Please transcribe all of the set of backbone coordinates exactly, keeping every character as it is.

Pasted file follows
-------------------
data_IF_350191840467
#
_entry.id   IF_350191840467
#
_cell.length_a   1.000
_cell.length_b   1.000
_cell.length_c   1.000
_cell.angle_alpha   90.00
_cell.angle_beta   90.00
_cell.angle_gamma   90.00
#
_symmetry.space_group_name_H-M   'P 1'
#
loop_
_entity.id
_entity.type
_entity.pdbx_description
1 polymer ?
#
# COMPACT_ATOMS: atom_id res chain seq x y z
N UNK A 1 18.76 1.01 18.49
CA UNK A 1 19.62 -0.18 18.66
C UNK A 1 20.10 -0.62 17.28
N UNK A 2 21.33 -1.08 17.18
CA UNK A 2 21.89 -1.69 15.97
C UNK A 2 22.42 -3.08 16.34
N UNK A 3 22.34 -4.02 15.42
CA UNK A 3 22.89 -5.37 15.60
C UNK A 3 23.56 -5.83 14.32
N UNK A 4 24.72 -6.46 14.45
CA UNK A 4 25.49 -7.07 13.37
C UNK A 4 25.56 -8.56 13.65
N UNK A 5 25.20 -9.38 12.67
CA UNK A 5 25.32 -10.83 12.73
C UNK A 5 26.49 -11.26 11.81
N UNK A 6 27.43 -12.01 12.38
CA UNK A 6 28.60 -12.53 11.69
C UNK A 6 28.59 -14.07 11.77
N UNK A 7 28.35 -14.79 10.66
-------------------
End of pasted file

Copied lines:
data_IF_350191840467
#
_entry.id   IF_350191840467
#
_cell.length_a   1.000
_cell.length_b   1.000
_cell.length_c   1.000
_cell.angle_alpha   90.00
_cell.angle_beta   90.00
_cell.angle_gamma   90.00
#
_symmetry.space_group_name_H-M   'P 1'
#
loop_
_entity.id
_entity.type
_entity.pdbx_description
1 polymer ?
#
# COMPACT_ATOMS: atom_id res chain seq x y z
N UNK A 1 18.76 1.01 18.49
CA UNK A 1 19.62 -0.18 18.66
C UNK A 1 20.10 -0.62 17.28
N UNK A 2 21.33 -1.08 17.18
CA UNK A 2 21.89 -1.69 15.97
C UNK A 2 22.42 -3.08 16.34
N UNK A 3 22.34 -4.02 15.42
CA UNK A 3 22.89 -5.37 15.60
C UNK A 3 23.56 -5.83 14.32
N UNK A 4 24.72 -6.46 14.45
CA UNK A 4 25.49 -7.07 13.37
C UNK A 4 25.56 -8.56 13.65
N UNK A 5 25.20 -9.38 12.67
CA UNK A 5 25.32 -10.83 12.73
C UNK A 5 26.49 -11.26 11.81
N UNK A 6 27.43 -12.01 12.38
CA UNK A 6 28.60 -12.53 11.69
C UNK A 6 28.59 -14.07 11.77
N UNK A 7 28.35 -14.79 10.66